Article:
“I’d also like to continue to explore finding a partner to provide solar electricity for the school,” Dworschack said. “We’ve discussed it in the last few years, but none of the options presented so far has been the right fit for us.”
Dworschack also emphasized that he wants to see the board and the district continue to improve support for the teaching staff, and all the staff.
“Our staff is on the front line in working with the students,” Dworschack pointed out. “They know the students, and can offer valuable insights to the board.”
Last, Dworschack believes that the board should review the new experiences that the last year and the pandemic forced on the district, and be sure to capture any valuable insights that can be carried forward.
“The pandemic forced the district to do things that we weren’t prepared to do,” Dworschack said. “It was like being taught to swim by being thrown in the water.”
As far as challenges facing the district, Dworschack like most candidates, cited funding for the school. He pointed out that small rural districts in the state have always struggled with this, and that it is a key constraint in pursuing expansion of what the school can offer the students.
Dworschack also sees teacher retention as a key challenge for the district. He believes that key to tackling this problem will be opening up lines of communication between the staff, and the board and the administration.
As far as impacts to the district from the last year and the pandemic, Dworschack pointed out that despite the challenges, testing results for the district show that “the students are still on track.” He said there is no question that some students do better with virtual education than others, but said that most students and families had found a way to make the best of it.
“Hindsight is 20/20,” Dworschack said. “I believe that the board and staff did the best they could with the information and preparation they had. In retrospect, I wish we had better understood how the hybrid schedule would transition back to an in-person instruction schedule, but we were making decisions based on our assessment of the science, the teachers, and the space available in our building.”
Incumbent board member Judy Powell has a long history of serving on the North Crawford School Board. She lives with her husband John in rural Gays Mills, and their children graduated from North Crawford. Powell’s son John has returned to the district to fill the position of school nurse in the last year. Powell, retired, spent her whole career working in the field of nursing, in public health and well as in the private sector.
“I am running for the school board because I want to continue to help assure that our students get the best education possible in our rural district,” Powell said. “I want to continue to help guide our district in planning to make the most out of the resources available to us.”
Powell says she brings a levelheaded approach to the job, focusing on the big picture. A priority for her is to ensure that the school is a fun place for kids, in addition to a place where they receive an education.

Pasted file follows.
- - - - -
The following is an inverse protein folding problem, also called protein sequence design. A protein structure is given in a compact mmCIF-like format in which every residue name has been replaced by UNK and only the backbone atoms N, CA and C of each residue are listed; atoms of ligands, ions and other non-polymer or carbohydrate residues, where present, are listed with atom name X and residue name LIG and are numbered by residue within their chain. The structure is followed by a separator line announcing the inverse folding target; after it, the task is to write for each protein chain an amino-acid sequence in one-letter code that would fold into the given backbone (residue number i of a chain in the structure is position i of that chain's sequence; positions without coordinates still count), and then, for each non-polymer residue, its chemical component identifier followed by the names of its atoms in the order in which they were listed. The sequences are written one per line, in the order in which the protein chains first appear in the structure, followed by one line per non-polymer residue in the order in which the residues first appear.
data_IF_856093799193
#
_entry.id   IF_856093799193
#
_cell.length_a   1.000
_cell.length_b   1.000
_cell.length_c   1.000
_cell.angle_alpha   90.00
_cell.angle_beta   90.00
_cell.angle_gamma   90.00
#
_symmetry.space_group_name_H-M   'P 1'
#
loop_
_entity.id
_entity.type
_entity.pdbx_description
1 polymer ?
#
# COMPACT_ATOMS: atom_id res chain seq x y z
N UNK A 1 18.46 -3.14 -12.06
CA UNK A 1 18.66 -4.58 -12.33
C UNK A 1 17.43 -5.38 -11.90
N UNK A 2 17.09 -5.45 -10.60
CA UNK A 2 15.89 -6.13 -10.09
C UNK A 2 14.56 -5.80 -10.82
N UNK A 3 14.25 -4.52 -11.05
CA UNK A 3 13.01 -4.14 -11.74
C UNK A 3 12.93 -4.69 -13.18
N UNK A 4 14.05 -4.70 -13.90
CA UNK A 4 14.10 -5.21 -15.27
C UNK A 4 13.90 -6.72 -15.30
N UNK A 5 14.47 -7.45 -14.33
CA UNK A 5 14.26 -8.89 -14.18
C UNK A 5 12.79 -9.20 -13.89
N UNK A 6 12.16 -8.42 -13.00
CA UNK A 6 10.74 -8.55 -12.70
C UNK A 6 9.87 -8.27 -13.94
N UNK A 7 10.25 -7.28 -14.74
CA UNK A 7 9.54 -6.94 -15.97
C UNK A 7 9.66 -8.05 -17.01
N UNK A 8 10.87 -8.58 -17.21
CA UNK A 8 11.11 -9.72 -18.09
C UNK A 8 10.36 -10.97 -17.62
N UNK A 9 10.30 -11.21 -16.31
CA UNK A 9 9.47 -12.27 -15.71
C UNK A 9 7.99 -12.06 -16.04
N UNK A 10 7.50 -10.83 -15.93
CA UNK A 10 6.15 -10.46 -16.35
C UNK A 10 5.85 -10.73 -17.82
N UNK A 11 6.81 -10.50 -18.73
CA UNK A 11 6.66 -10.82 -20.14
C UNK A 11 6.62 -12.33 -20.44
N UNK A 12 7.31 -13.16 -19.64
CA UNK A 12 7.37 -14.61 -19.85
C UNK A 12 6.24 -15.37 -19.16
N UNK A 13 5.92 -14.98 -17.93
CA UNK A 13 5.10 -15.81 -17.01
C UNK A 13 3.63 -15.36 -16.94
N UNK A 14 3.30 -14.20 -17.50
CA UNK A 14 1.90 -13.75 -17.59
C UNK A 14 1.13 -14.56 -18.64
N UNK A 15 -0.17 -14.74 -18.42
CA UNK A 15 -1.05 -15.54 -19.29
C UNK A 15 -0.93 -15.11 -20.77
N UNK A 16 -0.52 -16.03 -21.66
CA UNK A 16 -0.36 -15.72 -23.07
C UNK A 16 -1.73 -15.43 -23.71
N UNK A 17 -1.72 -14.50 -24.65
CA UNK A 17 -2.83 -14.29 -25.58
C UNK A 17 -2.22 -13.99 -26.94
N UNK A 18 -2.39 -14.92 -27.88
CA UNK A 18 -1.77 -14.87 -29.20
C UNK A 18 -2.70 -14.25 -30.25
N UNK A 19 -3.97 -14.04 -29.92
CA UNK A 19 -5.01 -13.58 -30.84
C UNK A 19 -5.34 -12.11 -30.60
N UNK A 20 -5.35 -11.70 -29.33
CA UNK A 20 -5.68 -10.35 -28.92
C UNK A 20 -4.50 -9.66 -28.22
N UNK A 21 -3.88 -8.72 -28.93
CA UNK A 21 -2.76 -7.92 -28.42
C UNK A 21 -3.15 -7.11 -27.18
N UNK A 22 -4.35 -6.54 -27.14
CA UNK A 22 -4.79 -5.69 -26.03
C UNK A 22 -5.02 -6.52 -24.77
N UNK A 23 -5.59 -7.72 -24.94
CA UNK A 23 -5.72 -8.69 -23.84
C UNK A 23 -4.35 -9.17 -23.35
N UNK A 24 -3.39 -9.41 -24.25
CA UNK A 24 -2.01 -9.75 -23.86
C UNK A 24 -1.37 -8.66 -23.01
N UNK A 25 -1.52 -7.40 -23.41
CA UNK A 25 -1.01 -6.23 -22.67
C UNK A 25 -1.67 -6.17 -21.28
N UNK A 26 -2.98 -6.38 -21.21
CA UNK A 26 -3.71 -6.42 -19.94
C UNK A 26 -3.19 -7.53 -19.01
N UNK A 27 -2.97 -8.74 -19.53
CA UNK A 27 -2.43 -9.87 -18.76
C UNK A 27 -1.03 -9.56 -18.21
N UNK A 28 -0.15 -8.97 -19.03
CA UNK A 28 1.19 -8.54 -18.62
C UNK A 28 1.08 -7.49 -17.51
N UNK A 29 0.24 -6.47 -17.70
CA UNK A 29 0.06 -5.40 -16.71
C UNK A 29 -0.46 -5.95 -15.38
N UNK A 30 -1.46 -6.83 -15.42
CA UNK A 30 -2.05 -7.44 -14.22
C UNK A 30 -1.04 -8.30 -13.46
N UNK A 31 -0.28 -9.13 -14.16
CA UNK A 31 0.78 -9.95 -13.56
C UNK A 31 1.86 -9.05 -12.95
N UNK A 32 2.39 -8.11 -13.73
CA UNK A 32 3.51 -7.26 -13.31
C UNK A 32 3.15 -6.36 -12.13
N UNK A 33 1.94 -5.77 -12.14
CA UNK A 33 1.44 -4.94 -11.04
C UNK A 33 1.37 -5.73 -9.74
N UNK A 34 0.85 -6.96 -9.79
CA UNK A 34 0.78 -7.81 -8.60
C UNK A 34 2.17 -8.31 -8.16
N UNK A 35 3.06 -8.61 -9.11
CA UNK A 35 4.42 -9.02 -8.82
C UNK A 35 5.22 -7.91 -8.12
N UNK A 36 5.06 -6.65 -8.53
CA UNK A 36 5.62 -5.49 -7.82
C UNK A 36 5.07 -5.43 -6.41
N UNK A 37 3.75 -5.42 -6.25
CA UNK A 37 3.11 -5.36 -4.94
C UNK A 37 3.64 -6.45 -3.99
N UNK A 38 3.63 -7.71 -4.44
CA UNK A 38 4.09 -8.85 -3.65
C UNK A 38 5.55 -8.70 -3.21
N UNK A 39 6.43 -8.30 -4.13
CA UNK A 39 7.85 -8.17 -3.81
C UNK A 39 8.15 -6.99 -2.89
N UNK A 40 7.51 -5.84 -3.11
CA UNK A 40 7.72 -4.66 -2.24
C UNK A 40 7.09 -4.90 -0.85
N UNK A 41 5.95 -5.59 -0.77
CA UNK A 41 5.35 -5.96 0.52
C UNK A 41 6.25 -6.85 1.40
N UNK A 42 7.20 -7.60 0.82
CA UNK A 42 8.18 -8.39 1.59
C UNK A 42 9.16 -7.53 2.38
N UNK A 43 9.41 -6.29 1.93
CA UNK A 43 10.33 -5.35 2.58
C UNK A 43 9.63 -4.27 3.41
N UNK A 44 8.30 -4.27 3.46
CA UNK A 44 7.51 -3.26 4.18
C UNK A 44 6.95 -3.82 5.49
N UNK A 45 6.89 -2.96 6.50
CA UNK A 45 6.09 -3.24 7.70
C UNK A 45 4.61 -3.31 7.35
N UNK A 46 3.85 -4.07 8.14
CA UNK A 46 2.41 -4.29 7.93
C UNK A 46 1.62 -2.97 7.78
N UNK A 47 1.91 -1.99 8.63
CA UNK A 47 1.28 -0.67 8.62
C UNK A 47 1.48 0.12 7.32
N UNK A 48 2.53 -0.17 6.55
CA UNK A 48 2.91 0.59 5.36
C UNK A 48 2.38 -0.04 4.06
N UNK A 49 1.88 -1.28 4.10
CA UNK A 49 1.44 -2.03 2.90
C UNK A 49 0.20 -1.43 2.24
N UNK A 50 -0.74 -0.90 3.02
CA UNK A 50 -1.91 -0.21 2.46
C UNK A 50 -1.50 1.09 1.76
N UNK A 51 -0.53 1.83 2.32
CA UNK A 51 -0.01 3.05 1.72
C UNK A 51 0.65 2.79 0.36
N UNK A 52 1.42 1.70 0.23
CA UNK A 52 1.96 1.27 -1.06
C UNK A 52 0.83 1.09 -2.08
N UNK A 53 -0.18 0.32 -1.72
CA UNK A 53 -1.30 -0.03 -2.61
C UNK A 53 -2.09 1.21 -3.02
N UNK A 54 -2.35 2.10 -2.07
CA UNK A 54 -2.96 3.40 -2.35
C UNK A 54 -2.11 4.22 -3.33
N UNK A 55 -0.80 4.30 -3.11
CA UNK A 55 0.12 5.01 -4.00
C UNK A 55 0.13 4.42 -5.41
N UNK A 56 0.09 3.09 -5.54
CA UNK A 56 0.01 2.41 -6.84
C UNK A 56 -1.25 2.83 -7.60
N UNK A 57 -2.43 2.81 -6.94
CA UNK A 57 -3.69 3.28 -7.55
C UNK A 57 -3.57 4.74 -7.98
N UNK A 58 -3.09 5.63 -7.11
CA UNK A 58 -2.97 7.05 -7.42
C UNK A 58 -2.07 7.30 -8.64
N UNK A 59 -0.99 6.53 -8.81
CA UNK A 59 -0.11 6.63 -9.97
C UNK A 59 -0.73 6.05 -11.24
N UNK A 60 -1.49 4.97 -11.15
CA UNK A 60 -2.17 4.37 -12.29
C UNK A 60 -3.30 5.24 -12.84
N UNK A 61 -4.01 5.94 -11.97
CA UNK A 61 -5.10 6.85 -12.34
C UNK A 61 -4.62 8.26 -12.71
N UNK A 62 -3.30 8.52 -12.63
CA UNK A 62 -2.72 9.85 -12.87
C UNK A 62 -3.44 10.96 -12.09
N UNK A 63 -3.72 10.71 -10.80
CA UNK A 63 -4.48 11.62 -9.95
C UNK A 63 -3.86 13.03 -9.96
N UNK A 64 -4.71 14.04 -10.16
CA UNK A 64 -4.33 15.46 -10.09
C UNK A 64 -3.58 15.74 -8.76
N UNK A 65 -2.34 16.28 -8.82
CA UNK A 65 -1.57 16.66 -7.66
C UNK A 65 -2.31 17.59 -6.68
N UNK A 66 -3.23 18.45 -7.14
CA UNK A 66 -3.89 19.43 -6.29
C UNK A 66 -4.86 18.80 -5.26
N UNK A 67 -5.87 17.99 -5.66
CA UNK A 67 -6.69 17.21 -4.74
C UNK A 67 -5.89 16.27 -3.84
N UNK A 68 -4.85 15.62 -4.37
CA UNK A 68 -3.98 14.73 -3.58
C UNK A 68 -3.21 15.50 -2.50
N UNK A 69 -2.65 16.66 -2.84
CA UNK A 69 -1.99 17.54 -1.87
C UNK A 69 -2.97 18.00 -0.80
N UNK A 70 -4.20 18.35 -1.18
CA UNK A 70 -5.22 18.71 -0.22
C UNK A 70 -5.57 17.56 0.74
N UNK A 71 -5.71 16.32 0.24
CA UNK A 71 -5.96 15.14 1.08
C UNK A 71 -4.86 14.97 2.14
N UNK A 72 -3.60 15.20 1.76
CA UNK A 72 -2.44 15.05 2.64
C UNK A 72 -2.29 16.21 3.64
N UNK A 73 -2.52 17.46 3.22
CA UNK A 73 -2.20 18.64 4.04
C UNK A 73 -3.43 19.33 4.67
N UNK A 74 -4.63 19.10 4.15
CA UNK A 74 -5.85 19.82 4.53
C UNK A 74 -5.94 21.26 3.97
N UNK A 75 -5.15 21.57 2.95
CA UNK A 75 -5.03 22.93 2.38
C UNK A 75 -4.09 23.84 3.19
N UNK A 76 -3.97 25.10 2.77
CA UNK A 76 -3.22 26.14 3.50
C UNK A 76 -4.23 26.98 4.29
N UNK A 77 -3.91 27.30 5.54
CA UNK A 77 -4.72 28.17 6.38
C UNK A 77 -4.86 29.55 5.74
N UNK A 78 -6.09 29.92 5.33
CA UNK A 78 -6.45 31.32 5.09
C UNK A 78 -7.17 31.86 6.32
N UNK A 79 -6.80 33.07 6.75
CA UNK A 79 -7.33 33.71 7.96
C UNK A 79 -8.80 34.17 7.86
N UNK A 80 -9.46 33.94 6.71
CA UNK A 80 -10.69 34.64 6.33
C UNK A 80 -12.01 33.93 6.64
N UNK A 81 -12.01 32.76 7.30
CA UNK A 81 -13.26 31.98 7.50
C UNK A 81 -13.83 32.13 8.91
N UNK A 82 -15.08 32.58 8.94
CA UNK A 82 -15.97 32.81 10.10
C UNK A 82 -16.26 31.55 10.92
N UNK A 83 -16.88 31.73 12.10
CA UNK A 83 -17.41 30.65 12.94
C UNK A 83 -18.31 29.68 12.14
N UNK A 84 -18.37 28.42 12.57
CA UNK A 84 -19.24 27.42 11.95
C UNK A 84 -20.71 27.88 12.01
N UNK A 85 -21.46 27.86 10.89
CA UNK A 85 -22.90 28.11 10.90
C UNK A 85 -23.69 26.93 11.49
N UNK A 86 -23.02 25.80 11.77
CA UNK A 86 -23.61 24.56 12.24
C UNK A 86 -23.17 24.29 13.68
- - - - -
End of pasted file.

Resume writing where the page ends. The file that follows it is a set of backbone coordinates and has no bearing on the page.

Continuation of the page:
“Our job is to educate students, but also to prepare them to be productive members of society,” Powell said. “Rural districts have to do it all, and so the school is tasked with providing more things than an urban district needs to provide.”
Powell is proud of the time the board has put into strategic planning. She thinks that this will position the district to be ready to use resources when they become available, help to retain good teachers, and to hold everyone – board, administration, staff and the community – accountable.
Powell sees priorities for the district in bringing the district current in the areas of curriculum and technology. These areas are also the main challenges she sees for the district.
“We have to give the staff the right tools to provide our students with what they need,” Powell said. “We also have to make sure to retain the good teaching staff we have.”
Powell says that the last year and the pandemic have made clear that broadband gaps in the community are a serious challenge for the district. She said she would support the district being part of the solution to this.
She said that she also sees the district after-school program as a top priority for the district. She sees it as a crucial program that helps families and students.
“I know that our district is a high-poverty area, and that the pandemic has placed unbelievable stress on our families,” Powell said. “With all of the hard decisions the board has been faced with in the last year, I’ve lost a lot of sleep.”
Jesse Swenson is a lifelong resident of Crawford County, and grew up on a farm in Utica Township. Both she and her husband, Kurt, attended North Crawford and graduated from the school. One of the couple’s children is a North Crawford graduate, and two are still attending the school.
Kurt Swenson runs Crooked Creek Construction, as a general contractor building homes. Jesse Swenson is self-employed, working in the business, and the two also have a 50-head beef cattle operation. Her hobbies include riding horses, riding on the UTV, running and the outdoors in general.
“I regret my previous resignation from the board, which I did because I had to choose between coaching girls track or serving on the board,” Swenson said. “Since that time, due to an injury, I’ve had to step back from coaching, because I believe that a coach should be able to do what they are coaching kids to do.”
Swenson said that the first time she was elected to the board, she was “full of piss and vinegar,” with a lot of energy to try and get things done. She said that while serving, it had been something of a shock to her to see how much red tape was involved in making changes.
“I’m really proud of the improvements in parking lot safety I helped to bring about while serving on the board,” Swenson said. “But, I can see that our work with that is not done, and that it can and should continue to be improved.”